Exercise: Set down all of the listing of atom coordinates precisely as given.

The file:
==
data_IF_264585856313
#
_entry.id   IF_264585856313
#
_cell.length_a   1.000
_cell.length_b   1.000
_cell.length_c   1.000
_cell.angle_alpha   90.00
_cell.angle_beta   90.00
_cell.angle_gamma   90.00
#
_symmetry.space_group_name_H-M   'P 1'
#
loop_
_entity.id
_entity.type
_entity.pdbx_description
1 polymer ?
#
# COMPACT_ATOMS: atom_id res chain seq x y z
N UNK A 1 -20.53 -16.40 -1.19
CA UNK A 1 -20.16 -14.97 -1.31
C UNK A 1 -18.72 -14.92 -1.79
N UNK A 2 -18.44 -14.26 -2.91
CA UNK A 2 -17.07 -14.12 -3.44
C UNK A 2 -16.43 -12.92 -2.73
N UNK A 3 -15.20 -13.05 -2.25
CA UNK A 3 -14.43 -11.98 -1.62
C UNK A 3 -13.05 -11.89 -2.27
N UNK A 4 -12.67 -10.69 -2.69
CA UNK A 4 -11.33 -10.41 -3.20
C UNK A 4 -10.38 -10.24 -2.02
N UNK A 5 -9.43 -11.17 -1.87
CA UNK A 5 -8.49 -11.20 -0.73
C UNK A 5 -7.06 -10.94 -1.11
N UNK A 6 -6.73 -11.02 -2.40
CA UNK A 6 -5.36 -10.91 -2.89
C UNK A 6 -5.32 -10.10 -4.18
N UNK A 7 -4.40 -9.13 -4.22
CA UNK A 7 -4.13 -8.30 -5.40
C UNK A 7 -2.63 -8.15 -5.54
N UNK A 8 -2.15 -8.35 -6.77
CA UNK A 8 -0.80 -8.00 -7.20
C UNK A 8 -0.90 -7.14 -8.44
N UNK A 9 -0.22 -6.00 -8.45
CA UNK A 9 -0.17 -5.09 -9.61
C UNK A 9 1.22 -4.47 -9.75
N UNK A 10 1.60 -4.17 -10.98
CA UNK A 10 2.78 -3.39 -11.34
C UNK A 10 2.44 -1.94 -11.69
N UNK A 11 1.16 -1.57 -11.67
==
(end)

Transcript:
data_IF_264585856313
#
_entry.id   IF_264585856313
#
_cell.length_a   1.000
_cell.length_b   1.000
_cell.length_c   1.000
_cell.angle_alpha   90.00
_cell.angle_beta   90.00
_cell.angle_gamma   90.00
#
_symmetry.space_group_name_H-M   'P 1'
#
loop_
_entity.id
_entity.type
_entity.pdbx_description
1 polymer ?
#
# COMPACT_ATOMS: atom_id res chain seq x y z
N UNK A 1 -20.53 -16.40 -1.19
CA UNK A 1 -20.16 -14.97 -1.31
C UNK A 1 -18.72 -14.92 -1.79
N UNK A 2 -18.44 -14.26 -2.91
CA UNK A 2 -17.07 -14.12 -3.44
C UNK A 2 -16.43 -12.92 -2.73
N UNK A 3 -15.20 -13.05 -2.25
CA UNK A 3 -14.43 -11.98 -1.62
C UNK A 3 -13.05 -11.89 -2.27
N UNK A 4 -12.67 -10.69 -2.69
CA UNK A 4 -11.33 -10.41 -3.20
C UNK A 4 -10.38 -10.24 -2.02
N UNK A 5 -9.43 -11.17 -1.87
CA UNK A 5 -8.49 -11.20 -0.73
C UNK A 5 -7.06 -10.94 -1.11
N UNK A 6 -6.73 -11.02 -2.40
CA UNK A 6 -5.36 -10.91 -2.89
C UNK A 6 -5.32 -10.10 -4.18
N UNK A 7 -4.40 -9.13 -4.22
CA UNK A 7 -4.13 -8.30 -5.40
C UNK A 7 -2.63 -8.15 -5.54
N UNK A 8 -2.15 -8.35 -6.77
CA UNK A 8 -0.80 -8.00 -7.20
C UNK A 8 -0.90 -7.14 -8.44
N UNK A 9 -0.22 -6.00 -8.45
CA UNK A 9 -0.17 -5.09 -9.61
C UNK A 9 1.22 -4.47 -9.75
N UNK A 10 1.60 -4.17 -10.98
CA UNK A 10 2.78 -3.39 -11.34
C UNK A 10 2.44 -1.94 -11.69
N UNK A 11 1.16 -1.57 -11.67